Calle Serna delivered himself to US authorities in Panama on October 2, and was immediately transferred to a New York jail, reported Semana. He had been negotiating with US authorities for some time -- Colombian President Juan Manuel Santos confirmed in February that Calle Serna and his brother Javier, alias “Comba,” were seeking to surrender.
According to Colombian National Police, the arrest of kingpin Daniel “El Loco” Barrera on September 18 triggered Luis Enrique's surrender, as El Loco had been responsible for providing the Rastrojos leader with security in Venezuela, where he was living. The police added that following El Loco’s arrest, Luis Enrique contacted his family in Spain to let them know he would surrender, and informed the Drug Enforcement Administration (DEA) of the decision through his lawyer.
Colombian Defense Minister Juan Carlos Pinzon said that Luis Enrique's surrender was evidence that the pressure applied by security forces leaves drug traffickers with no other option than to turn themselves in.
InSight Crime Analysis
Luis Enrique was the last remaining leader of the Rastrojos – the former armed wing of the Norte del Valle Cartel -- and his detention throws the survival of the group into doubt. Even before Diego Rastrojo and Comba fell, there were reports of infighting between the faction commanded by the Calle Sernas, Los Comba, and Diego Rastrojo’s faction, due to disagreement over whether to negotiate a surrender. The loss of Comba and Diego Rastrojo caused more turmoil, as rival gangs, particularly the Urabeños, made incursions into the Rastrojos stronghold of Valle del Cauca province.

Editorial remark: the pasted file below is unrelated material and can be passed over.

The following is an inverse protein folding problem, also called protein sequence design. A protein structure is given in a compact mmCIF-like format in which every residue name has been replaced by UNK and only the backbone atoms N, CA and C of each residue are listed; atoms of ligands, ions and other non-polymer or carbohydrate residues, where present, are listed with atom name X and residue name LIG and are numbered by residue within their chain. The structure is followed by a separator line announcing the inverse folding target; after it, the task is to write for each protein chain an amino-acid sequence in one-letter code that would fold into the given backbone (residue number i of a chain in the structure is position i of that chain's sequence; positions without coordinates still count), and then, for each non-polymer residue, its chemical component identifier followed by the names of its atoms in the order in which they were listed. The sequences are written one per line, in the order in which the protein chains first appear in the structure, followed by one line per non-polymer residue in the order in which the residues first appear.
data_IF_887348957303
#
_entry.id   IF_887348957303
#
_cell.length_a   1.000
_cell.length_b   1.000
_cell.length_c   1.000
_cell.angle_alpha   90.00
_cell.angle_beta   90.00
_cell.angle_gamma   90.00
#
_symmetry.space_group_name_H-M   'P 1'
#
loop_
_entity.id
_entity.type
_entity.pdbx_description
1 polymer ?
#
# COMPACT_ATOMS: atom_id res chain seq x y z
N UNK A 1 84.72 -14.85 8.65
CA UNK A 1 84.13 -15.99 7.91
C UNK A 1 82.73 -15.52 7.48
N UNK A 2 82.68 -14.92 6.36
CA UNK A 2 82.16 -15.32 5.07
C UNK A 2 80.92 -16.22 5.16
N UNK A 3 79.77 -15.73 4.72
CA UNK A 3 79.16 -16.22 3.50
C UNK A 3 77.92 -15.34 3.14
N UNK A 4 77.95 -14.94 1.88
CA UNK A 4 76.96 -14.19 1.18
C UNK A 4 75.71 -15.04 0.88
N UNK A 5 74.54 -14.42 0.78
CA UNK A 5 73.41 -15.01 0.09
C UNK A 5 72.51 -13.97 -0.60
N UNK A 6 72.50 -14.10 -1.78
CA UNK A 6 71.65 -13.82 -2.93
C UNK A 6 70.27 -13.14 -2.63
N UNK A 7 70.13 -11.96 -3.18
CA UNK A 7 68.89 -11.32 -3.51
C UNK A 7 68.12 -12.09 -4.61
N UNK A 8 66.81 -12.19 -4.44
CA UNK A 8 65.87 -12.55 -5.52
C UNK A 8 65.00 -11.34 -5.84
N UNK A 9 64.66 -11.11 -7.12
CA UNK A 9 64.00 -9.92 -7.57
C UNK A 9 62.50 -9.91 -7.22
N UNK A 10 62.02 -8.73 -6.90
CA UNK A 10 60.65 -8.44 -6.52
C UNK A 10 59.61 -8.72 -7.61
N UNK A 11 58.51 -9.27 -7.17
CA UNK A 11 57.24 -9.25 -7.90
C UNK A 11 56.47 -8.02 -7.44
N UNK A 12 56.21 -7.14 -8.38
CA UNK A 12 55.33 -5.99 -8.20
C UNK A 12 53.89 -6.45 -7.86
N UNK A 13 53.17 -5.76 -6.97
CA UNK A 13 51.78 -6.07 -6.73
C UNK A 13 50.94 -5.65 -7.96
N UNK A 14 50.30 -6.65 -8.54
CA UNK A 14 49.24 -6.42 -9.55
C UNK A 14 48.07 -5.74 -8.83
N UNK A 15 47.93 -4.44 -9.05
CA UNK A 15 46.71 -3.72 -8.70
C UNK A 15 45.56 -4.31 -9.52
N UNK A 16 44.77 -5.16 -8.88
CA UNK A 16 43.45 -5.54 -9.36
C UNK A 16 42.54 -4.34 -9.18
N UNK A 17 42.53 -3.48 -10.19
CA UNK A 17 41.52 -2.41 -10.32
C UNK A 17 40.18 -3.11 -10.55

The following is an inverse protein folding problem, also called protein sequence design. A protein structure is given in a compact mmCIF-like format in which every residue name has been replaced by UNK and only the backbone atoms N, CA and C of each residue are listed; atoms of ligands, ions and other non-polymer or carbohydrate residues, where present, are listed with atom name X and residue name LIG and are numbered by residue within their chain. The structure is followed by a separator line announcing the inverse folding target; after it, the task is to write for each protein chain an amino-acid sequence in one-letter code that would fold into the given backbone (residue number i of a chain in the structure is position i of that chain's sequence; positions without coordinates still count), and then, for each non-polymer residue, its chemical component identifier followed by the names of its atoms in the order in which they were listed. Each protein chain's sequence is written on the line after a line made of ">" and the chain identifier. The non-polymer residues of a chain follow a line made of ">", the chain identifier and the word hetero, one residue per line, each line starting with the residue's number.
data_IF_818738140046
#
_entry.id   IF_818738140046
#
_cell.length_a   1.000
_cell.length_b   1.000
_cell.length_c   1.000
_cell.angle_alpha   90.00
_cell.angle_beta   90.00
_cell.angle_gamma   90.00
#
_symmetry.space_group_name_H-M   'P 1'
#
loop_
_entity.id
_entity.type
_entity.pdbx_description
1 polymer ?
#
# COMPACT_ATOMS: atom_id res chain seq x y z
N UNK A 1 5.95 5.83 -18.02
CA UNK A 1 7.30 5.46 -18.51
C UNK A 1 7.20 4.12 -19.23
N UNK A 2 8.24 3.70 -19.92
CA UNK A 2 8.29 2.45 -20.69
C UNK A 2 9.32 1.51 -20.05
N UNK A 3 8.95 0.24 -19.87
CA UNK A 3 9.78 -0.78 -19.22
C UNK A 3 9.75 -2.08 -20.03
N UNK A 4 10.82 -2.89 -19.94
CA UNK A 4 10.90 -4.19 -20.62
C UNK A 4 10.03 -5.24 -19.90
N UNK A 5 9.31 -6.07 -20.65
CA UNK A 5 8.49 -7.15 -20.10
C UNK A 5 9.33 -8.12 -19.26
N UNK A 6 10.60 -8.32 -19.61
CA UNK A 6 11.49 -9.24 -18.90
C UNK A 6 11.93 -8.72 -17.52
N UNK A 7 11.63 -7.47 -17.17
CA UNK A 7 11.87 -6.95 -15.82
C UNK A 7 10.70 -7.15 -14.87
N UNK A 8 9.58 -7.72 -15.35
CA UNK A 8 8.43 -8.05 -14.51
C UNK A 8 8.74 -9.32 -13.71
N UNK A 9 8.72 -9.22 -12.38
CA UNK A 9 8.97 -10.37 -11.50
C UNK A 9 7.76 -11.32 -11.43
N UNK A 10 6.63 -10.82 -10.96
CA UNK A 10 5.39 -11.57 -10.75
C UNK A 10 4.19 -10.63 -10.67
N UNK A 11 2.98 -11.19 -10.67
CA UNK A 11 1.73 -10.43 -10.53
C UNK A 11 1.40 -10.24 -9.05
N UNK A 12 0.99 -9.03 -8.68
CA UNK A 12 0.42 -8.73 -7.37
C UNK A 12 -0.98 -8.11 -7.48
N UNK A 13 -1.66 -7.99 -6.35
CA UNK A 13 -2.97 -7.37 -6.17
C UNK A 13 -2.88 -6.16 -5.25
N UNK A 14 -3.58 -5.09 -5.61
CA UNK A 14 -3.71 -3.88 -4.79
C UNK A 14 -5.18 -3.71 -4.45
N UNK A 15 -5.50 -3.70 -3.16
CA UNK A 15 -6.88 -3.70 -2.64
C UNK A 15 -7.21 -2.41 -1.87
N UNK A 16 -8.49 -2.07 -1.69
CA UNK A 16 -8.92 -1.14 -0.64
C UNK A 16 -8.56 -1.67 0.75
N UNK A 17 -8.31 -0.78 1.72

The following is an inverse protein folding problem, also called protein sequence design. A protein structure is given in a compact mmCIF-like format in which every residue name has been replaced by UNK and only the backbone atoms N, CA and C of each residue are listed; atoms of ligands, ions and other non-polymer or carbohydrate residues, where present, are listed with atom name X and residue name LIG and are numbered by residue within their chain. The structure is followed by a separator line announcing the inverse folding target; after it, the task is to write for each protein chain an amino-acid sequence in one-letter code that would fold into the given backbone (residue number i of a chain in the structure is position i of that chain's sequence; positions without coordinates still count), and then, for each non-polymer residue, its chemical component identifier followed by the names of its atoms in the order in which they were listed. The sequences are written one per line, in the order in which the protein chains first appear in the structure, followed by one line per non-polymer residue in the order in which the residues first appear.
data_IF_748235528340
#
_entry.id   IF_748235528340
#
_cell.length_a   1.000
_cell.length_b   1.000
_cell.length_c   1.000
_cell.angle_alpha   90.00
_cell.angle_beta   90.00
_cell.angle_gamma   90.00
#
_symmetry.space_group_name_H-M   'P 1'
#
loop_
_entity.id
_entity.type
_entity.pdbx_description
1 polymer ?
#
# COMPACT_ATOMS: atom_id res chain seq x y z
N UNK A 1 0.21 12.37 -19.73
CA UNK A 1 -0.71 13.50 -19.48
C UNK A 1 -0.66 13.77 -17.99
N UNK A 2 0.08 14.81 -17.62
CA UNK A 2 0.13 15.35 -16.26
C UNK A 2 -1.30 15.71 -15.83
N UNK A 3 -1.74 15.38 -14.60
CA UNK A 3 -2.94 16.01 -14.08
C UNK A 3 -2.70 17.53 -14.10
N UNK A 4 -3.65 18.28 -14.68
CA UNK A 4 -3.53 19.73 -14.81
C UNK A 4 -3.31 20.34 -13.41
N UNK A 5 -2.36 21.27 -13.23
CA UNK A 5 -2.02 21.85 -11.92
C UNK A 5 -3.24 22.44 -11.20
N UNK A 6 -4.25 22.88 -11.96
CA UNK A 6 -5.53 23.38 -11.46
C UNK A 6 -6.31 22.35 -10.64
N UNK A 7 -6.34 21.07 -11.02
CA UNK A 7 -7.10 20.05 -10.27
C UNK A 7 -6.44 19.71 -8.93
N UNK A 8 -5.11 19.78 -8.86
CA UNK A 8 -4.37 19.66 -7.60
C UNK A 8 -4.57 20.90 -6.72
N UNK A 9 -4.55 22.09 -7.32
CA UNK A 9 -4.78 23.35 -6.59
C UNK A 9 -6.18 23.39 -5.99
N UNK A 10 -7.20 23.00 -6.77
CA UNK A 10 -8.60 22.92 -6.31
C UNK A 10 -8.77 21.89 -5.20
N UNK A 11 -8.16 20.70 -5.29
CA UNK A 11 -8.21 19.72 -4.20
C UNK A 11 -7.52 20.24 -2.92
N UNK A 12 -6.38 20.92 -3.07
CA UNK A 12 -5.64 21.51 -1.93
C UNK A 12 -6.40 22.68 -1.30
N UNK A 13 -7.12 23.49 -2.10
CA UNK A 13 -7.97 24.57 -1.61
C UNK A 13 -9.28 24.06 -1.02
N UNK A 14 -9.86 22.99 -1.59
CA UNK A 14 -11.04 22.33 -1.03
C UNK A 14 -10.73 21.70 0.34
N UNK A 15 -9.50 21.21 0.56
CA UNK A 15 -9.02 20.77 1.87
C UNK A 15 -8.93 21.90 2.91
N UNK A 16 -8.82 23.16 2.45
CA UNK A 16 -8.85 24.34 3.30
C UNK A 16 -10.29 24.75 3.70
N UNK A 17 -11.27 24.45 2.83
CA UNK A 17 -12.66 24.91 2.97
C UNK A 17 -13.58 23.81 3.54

Yet another leader was picked off this week, when Jose Leonardo Rodriguez Guevara, alias “Pinky,” was captured in Bogota. He was second-in-command to Jose Leonardo Hortua Blandon, alias “Mascota,” who reportedly took over Diego Rastrojo’s faction after his arrest. If Mascota only controls one faction, he is unlikely to be able to replace the Calle Sernas and Diego Rastrojo.
According to police, the Rastrojos have been losing manpower, with membership down some 20 percent over the last two years to 1,656 fighters, reported El Tiempo. Luis Enrique's surrender could cause this to dwindle further, as previously loyal fighters defect to other, stronger groups. There have been reports of this already in the fiercely contested Bajo Cauca region in Colombia, where Rastrojos members have gone over to the rival Urabeños.
Luis Enrique’s decision to surrender, along with the fact he was living in Venezuela, points to the difficulty traffickers face in running their operations once their profile gets too high, especially if they are wanted by the United States.
It is also possible that the surrender of the Combas was motivated by threats to their families. Victor Patiño Fomeque, a former member of the Cali Cartel who served a reduced sentence of just over seven years in the United States after collaborating with the DEA, returned to Colombia in 2010 and began waging a war against the Rastrojos. Part of his motive is reportedly the murder of at least 35 members of his family by the Rastrojos, and the Calle Sernas' relatives would be a likely target for revenge attacks. The brothers' surrender deal may have involved protection for their families from the United States.
Regardless of what triggered Luis Enrique's surrender, one thing is certain: his removal from the picture has served to weaken the Rastrojos further, and likely means that this once powerful drug trafficking gang has seen out its last days as a unified force in Colombia's underworld.